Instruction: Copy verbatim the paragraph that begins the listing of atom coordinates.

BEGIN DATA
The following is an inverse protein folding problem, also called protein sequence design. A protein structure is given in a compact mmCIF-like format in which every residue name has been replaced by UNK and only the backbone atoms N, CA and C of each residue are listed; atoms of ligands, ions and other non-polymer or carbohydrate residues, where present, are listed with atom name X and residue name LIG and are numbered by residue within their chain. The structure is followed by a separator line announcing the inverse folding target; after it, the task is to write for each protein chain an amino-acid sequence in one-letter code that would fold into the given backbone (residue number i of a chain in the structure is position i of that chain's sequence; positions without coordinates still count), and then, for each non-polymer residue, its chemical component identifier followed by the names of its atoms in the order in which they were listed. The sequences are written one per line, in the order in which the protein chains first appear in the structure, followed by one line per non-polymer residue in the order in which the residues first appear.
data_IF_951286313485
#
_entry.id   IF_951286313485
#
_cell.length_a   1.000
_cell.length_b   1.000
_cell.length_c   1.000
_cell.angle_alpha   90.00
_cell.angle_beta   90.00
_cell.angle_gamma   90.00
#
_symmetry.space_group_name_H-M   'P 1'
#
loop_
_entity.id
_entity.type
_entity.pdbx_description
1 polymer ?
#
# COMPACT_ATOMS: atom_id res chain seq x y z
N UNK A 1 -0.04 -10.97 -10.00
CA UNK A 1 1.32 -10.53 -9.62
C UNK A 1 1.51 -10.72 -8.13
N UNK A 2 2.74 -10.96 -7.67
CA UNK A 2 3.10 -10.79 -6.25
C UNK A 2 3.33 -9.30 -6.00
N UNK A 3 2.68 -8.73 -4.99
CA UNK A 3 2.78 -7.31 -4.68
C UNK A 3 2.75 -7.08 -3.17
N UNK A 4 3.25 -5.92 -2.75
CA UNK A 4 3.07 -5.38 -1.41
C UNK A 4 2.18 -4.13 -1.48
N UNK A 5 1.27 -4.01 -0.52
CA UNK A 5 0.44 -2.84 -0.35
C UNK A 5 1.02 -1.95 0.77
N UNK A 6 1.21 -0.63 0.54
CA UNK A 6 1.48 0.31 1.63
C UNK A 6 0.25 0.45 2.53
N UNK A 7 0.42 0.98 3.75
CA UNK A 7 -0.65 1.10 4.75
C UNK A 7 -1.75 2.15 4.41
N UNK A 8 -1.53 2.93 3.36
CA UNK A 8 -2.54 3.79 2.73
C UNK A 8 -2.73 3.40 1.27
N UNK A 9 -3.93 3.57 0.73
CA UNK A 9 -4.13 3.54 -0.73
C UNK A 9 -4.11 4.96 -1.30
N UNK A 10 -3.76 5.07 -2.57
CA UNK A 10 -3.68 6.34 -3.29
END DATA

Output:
The following is an inverse protein folding problem, also called protein sequence design. A protein structure is given in a compact mmCIF-like format in which every residue name has been replaced by UNK and only the backbone atoms N, CA and C of each residue are listed; atoms of ligands, ions and other non-polymer or carbohydrate residues, where present, are listed with atom name X and residue name LIG and are numbered by residue within their chain. The structure is followed by a separator line announcing the inverse folding target; after it, the task is to write for each protein chain an amino-acid sequence in one-letter code that would fold into the given backbone (residue number i of a chain in the structure is position i of that chain's sequence; positions without coordinates still count), and then, for each non-polymer residue, its chemical component identifier followed by the names of its atoms in the order in which they were listed. The sequences are written one per line, in the order in which the protein chains first appear in the structure, followed by one line per non-polymer residue in the order in which the residues first appear.